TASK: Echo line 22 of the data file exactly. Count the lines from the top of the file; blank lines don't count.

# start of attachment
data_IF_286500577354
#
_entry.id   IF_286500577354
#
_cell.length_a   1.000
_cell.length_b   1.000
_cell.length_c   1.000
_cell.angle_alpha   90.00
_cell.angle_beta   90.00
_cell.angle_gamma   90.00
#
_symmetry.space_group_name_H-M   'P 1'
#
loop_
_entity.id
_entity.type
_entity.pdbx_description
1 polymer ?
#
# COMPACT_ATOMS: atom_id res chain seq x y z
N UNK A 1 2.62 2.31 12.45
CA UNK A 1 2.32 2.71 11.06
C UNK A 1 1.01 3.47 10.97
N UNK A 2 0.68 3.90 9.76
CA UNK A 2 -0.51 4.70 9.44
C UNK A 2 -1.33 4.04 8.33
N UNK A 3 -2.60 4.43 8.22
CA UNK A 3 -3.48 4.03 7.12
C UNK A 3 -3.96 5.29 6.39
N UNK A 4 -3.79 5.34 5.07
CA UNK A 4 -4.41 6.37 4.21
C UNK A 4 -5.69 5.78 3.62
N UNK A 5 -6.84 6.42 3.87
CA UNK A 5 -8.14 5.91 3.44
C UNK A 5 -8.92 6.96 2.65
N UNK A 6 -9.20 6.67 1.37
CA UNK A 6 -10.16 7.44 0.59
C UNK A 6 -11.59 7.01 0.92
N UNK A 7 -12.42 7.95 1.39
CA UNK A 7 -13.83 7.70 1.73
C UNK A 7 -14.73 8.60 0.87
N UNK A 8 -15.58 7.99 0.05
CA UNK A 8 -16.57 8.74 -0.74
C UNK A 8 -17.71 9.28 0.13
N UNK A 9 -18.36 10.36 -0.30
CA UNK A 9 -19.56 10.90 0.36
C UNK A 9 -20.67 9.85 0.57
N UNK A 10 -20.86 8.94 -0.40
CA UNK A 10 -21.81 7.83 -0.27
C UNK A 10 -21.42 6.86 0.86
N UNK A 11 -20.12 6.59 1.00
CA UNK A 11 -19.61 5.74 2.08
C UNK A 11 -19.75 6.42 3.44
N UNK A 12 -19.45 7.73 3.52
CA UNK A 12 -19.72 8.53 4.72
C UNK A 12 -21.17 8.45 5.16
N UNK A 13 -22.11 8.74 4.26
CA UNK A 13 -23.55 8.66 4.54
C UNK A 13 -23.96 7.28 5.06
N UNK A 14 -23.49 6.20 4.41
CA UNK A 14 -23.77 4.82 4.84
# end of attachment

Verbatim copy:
CA UNK A 1 2.32 2.71 11.06